Gloria: A Life suggests that women and men should have equal opportunities for medical care, financial wellbeing, family care, and prosperity. That the privileged wealthy minority will use gender division to cloud our eyes and misdirect our pursuit for human rights for all is a given. Noted, and stopped, say Gloria and millions of others. We must work to bridge the divide and jettison such roles, which crucify all genders and destroy the social good.
By looking at the past, though we may not have been alive at the time, we understand the value of what women globally endured then and now. Also, by understanding the past, we appreciate and value the hard-won freedoms (Roe v Wade, LBGTQ marriage equality, a woman’s right to use her own name, etc.) that women in democracies enjoy. Still, throughout these moments of progress highlighted by the actors and visuals in the production, concerns about the present political climate whisper.
Understanding becomes crucial to our growth. The production fosters understanding. And from this understanding we realize that the current political partisanship has pushed us to a precipice. All the more noxious are the agendas right-wing organizations like the Federalist Society and conservative think tanks use to consolidate power on the right. For these uber-conservative organizations, women’s rights must be overthrown and diminished as a political initiative. The prize to be gained includes corporate hegemony. The power and money behind these groups are used to maintain supremacy over puppet leaders. And they intend to employ “unbeatable” partisan, conservative voting blocks of nativists, anti-feminist groups (Neo-Nazis, white supremacists), and evangelicals (anti-abortionists, etc.) to maintain or usurp power by any means necessary.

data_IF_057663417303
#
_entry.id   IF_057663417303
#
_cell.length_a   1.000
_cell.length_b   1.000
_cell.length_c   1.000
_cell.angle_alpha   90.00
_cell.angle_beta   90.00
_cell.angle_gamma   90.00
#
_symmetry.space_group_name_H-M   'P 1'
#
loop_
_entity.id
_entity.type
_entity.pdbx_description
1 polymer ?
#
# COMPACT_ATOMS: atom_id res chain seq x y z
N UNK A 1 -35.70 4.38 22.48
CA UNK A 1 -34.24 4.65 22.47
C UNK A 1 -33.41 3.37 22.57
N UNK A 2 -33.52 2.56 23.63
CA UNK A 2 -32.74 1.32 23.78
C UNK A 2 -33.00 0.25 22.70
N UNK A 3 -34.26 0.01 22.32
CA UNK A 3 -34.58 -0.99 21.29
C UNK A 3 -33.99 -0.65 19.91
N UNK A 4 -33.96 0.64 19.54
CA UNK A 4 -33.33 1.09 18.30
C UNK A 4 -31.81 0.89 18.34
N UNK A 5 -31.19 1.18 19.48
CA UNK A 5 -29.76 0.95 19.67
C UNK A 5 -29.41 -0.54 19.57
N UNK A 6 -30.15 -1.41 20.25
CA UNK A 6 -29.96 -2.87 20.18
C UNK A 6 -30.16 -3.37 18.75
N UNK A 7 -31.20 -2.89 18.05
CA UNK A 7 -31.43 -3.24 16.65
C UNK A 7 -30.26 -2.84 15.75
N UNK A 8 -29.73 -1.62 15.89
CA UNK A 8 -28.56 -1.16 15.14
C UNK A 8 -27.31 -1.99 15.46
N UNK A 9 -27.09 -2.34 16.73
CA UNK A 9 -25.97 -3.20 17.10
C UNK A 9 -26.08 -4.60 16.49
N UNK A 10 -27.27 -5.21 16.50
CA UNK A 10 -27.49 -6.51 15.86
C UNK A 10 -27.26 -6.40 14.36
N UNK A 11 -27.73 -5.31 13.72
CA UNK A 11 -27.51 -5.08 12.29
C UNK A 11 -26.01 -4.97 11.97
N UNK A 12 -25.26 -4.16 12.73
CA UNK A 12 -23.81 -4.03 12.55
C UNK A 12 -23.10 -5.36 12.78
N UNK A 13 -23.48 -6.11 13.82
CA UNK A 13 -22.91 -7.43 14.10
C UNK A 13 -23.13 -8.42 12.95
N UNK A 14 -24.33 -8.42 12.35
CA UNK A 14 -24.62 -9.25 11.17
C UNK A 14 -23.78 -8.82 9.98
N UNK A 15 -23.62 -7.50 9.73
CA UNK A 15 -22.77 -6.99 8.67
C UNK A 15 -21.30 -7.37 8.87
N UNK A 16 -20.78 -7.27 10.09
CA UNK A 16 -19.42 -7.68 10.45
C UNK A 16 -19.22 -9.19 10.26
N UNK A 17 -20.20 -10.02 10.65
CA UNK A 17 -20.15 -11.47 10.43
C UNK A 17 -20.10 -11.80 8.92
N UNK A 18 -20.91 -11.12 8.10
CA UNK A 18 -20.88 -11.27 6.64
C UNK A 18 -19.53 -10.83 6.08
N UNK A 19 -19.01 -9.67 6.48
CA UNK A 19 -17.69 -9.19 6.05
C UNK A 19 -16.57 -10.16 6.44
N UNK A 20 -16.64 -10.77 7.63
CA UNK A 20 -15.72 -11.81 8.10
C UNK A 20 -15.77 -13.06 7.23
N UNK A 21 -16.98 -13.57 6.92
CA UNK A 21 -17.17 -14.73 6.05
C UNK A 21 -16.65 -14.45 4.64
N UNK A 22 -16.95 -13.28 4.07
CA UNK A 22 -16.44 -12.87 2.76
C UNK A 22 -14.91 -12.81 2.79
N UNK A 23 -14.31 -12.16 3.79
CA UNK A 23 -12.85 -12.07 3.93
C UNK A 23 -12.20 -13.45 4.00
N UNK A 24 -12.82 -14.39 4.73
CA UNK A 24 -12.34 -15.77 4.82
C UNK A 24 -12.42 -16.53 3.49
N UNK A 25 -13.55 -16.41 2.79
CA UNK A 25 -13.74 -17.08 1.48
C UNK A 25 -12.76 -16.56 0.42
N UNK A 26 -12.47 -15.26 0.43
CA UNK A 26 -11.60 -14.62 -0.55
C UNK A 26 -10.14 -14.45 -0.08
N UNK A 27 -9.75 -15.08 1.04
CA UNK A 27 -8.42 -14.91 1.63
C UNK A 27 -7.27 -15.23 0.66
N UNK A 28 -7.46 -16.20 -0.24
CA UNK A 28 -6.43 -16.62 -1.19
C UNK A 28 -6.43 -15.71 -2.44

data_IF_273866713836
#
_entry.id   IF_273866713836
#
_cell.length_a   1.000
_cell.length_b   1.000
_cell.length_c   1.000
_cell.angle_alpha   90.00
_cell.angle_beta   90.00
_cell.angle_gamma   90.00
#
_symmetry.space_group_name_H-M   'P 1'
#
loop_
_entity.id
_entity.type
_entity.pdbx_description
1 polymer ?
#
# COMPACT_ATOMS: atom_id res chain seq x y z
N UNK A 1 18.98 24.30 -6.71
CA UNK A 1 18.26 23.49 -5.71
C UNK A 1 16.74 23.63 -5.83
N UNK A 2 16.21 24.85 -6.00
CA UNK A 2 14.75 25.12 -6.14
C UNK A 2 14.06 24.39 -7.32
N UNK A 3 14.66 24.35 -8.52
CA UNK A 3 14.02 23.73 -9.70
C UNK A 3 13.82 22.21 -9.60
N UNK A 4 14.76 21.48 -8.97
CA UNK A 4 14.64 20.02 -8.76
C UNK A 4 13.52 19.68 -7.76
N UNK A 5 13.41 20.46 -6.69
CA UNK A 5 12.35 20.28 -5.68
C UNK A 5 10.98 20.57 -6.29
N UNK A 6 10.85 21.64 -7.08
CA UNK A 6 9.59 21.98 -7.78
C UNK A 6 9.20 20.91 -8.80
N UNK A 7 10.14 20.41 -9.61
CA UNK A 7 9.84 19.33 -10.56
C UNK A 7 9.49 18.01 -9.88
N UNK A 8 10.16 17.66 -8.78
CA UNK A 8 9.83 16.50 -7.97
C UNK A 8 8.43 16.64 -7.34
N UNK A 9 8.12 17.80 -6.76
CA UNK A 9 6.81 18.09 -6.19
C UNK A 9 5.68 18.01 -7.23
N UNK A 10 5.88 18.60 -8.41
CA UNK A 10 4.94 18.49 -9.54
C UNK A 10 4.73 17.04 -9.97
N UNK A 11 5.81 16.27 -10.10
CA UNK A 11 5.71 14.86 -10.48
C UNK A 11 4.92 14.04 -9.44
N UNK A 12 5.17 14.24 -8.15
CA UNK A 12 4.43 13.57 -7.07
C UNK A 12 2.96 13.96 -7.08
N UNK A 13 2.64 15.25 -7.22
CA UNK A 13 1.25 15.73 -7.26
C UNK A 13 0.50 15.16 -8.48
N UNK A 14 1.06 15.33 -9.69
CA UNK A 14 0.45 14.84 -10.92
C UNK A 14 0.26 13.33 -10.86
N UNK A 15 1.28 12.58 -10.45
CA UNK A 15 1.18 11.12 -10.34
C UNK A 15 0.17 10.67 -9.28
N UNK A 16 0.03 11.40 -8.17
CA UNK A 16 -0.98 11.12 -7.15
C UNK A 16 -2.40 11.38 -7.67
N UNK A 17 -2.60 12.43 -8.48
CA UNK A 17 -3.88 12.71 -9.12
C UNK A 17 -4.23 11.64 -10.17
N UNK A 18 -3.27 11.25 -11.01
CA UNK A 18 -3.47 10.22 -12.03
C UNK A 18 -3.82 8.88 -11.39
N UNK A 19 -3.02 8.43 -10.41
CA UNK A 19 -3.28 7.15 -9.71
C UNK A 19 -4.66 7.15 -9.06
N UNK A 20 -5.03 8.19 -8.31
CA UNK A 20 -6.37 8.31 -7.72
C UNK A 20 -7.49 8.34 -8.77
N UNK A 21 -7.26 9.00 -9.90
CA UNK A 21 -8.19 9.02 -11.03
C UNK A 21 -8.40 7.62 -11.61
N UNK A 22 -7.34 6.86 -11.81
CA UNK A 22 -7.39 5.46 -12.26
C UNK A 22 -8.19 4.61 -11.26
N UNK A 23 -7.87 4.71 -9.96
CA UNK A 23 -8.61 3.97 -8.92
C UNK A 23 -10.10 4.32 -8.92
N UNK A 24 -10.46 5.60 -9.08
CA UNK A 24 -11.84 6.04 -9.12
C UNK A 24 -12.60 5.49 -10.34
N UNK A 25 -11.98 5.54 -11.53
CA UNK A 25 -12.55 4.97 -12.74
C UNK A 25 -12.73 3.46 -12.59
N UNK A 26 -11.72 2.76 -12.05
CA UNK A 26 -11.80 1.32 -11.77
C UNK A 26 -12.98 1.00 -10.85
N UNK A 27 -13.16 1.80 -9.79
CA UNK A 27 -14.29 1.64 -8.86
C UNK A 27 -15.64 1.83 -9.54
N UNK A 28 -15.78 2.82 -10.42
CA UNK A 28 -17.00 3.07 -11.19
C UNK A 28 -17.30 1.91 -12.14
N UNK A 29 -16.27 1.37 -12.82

For what it encourages – to understand ourselves today through viewing the past – Gloria: A Life is a must-see. Additionally, you will enjoy its humanity, good will, and uplifting remembrance of history, as well as Christine Lahti as Gloria, the sterling ensemble performances, the active staging, and Mann’s integrated writing of Gloria’s perspectives. All of this enthralls and contributes to making the production soar.
Gloria: A Life runs until 31 March 2019 at the Daryl Roth Theatre in NYC. Stay for the discussion circle in Act II and raise questions with the cast, audience, and special guest. Or just listen. Tickets are available online